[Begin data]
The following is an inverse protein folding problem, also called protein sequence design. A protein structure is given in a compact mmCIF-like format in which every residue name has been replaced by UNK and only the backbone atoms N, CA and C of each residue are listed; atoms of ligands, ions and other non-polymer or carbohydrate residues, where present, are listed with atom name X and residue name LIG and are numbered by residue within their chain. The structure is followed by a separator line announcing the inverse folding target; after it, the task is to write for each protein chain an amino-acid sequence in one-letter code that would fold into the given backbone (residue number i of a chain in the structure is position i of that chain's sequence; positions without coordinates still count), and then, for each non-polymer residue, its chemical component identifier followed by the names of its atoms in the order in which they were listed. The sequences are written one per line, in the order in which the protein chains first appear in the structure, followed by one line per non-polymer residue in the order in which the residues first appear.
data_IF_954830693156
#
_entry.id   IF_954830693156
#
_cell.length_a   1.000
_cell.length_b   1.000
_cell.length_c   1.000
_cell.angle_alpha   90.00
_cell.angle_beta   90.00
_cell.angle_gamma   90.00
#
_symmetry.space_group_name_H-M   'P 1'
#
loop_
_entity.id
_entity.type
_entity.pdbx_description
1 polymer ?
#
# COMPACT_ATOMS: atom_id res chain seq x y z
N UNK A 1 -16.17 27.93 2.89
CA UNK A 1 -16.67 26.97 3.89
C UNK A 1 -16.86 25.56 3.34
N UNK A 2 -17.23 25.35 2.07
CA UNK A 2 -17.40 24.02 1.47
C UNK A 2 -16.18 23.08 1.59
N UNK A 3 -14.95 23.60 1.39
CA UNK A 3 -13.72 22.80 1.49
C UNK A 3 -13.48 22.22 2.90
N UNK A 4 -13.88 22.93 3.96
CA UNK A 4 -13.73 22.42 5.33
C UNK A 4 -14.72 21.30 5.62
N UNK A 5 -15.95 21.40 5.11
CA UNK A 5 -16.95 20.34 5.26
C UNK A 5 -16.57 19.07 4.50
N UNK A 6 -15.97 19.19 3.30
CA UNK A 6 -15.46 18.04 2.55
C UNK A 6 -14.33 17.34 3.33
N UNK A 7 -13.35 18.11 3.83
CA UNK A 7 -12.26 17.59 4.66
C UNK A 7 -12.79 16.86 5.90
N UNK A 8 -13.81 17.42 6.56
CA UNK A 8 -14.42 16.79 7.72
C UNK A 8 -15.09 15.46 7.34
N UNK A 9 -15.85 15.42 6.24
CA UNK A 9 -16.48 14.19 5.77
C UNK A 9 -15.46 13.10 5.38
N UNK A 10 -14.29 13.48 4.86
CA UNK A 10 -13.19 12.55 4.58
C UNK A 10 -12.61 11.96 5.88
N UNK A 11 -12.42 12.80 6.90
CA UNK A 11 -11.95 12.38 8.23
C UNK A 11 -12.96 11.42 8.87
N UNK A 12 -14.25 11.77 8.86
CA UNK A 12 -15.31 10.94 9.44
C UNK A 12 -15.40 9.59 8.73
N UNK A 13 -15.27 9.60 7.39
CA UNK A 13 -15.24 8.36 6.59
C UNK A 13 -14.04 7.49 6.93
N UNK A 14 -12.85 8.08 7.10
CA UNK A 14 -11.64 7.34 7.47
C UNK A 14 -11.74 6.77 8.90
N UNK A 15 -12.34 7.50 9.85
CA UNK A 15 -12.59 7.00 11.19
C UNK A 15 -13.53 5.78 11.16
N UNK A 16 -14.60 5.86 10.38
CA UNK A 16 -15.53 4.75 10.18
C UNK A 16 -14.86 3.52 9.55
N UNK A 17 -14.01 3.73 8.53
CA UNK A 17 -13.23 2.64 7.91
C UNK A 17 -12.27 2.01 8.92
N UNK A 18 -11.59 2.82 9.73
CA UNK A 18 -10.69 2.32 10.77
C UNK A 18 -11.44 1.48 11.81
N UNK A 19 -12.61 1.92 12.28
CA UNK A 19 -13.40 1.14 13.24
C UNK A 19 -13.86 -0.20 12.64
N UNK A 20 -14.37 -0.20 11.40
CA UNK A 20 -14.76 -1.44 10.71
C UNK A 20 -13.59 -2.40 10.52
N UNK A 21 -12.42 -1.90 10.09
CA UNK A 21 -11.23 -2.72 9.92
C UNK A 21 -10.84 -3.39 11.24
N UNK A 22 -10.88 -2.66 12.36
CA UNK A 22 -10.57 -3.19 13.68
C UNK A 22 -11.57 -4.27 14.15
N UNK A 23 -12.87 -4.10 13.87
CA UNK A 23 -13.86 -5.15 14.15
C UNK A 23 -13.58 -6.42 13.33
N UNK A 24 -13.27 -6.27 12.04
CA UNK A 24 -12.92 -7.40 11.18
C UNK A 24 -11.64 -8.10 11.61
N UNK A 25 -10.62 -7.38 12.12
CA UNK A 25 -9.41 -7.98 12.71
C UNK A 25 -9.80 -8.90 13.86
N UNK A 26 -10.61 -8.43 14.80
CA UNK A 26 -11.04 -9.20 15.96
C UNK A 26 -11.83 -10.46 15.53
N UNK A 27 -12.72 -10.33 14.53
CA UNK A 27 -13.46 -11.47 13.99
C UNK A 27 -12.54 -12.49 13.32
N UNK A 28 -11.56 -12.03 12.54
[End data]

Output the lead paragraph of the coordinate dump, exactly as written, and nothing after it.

The following is an inverse protein folding problem, also called protein sequence design. A protein structure is given in a compact mmCIF-like format in which every residue name has been replaced by UNK and only the backbone atoms N, CA and C of each residue are listed; atoms of ligands, ions and other non-polymer or carbohydrate residues, where present, are listed with atom name X and residue name LIG and are numbered by residue within their chain. The structure is followed by a separator line announcing the inverse folding target; after it, the task is to write for each protein chain an amino-acid sequence in one-letter code that would fold into the given backbone (residue number i of a chain in the structure is position i of that chain's sequence; positions without coordinates still count), and then, for each non-polymer residue, its chemical component identifier followed by the names of its atoms in the order in which they were listed. The sequences are written one per line, in the order in which the protein chains first appear in the structure, followed by one line per non-polymer residue in the order in which the residues first appear.